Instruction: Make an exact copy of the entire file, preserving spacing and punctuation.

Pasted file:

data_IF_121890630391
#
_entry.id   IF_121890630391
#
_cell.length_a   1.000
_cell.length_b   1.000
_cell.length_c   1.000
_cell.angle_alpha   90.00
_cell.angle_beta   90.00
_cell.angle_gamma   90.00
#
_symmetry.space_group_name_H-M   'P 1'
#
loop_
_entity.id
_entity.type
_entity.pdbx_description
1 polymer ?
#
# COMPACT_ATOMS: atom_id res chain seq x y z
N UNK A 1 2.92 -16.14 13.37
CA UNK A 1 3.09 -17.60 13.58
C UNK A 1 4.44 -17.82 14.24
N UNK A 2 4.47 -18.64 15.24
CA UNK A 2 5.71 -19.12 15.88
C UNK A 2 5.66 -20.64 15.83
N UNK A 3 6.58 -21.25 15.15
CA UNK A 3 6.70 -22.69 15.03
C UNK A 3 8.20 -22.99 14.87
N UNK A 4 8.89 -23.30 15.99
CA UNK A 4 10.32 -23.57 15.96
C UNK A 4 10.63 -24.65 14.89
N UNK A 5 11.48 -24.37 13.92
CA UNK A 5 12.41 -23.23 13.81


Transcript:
data_IF_121890630391
#
_entry.id   IF_121890630391
#
_cell.length_a   1.000
_cell.length_b   1.000
_cell.length_c   1.000
_cell.angle_alpha   90.00
_cell.angle_beta   90.00
_cell.angle_gamma   90.00
#
_symmetry.space_group_name_H-M   'P 1'
#
loop_
_entity.id
_entity.type
_entity.pdbx_description
1 polymer ?
#
# COMPACT_ATOMS: atom_id res chain seq x y z
N UNK A 1 2.92 -16.14 13.37
CA UNK A 1 3.09 -17.60 13.58
C UNK A 1 4.44 -17.82 14.24
N UNK A 2 4.47 -18.64 15.24
CA UNK A 2 5.71 -19.12 15.88
C UNK A 2 5.66 -20.64 15.83
N UNK A 3 6.58 -21.25 15.15
CA UNK A 3 6.70 -22.69 15.03
C UNK A 3 8.20 -22.99 14.87
N UNK A 4 8.89 -23.30 15.99
CA UNK A 4 10.32 -23.57 15.96
C UNK A 4 10.63 -24.65 14.89
N UNK A 5 11.48 -24.37 13.92
CA UNK A 5 12.41 -23.23 13.81